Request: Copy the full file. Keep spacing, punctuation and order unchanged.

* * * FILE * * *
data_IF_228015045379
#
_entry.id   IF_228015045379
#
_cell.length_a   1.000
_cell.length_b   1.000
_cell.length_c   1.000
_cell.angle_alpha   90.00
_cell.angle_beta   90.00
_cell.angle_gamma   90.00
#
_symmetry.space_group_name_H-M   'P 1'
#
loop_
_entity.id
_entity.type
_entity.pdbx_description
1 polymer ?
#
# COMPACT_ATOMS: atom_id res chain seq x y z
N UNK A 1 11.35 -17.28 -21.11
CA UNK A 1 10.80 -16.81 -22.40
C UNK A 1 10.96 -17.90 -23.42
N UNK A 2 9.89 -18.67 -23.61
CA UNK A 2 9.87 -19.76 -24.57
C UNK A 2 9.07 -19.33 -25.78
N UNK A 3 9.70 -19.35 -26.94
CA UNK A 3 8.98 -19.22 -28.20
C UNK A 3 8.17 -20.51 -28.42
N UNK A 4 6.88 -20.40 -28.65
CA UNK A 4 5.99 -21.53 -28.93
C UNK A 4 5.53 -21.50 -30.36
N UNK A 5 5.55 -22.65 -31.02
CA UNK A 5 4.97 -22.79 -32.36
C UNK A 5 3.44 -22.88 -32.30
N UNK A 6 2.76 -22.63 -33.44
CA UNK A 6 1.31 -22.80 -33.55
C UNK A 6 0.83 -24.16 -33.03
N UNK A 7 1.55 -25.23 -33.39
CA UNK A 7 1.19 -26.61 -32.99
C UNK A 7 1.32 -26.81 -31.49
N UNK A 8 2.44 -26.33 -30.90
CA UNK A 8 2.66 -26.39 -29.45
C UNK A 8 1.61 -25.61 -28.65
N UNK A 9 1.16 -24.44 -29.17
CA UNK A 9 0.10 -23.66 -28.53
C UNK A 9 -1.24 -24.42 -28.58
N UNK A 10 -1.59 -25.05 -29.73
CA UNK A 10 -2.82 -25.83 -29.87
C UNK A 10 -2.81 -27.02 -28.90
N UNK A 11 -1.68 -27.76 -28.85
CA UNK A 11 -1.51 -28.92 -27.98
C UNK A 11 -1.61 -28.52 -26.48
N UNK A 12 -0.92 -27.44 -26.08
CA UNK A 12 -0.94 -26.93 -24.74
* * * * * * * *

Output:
data_IF_228015045379
#
_entry.id   IF_228015045379
#
_cell.length_a   1.000
_cell.length_b   1.000
_cell.length_c   1.000
_cell.angle_alpha   90.00
_cell.angle_beta   90.00
_cell.angle_gamma   90.00
#
_symmetry.space_group_name_H-M   'P 1'
#
loop_
_entity.id
_entity.type
_entity.pdbx_description
1 polymer ?
#
# COMPACT_ATOMS: atom_id res chain seq x y z
N UNK A 1 11.35 -17.28 -21.11
CA UNK A 1 10.80 -16.81 -22.40
C UNK A 1 10.96 -17.90 -23.42
N UNK A 2 9.89 -18.67 -23.61
CA UNK A 2 9.87 -19.76 -24.57
C UNK A 2 9.07 -19.33 -25.78
N UNK A 3 9.70 -19.35 -26.94
CA UNK A 3 8.98 -19.22 -28.20
C UNK A 3 8.17 -20.51 -28.42
N UNK A 4 6.88 -20.40 -28.65
CA UNK A 4 5.99 -21.53 -28.93
C UNK A 4 5.53 -21.50 -30.36
N UNK A 5 5.55 -22.65 -31.02
CA UNK A 5 4.97 -22.79 -32.36
C UNK A 5 3.44 -22.88 -32.30
N UNK A 6 2.76 -22.63 -33.44
CA UNK A 6 1.31 -22.80 -33.55
C UNK A 6 0.83 -24.16 -33.03
N UNK A 7 1.55 -25.23 -33.39
CA UNK A 7 1.19 -26.61 -32.99
C UNK A 7 1.32 -26.81 -31.49
N UNK A 8 2.44 -26.33 -30.90
CA UNK A 8 2.66 -26.39 -29.45
C UNK A 8 1.61 -25.61 -28.65
N UNK A 9 1.16 -24.44 -29.17
CA UNK A 9 0.10 -23.66 -28.53
C UNK A 9 -1.24 -24.42 -28.58
N UNK A 10 -1.59 -25.05 -29.73
CA UNK A 10 -2.82 -25.83 -29.87
C UNK A 10 -2.81 -27.02 -28.90
N UNK A 11 -1.68 -27.76 -28.85
CA UNK A 11 -1.51 -28.92 -27.98
C UNK A 11 -1.61 -28.52 -26.48
N UNK A 12 -0.92 -27.44 -26.08
CA UNK A 12 -0.94 -26.93 -24.74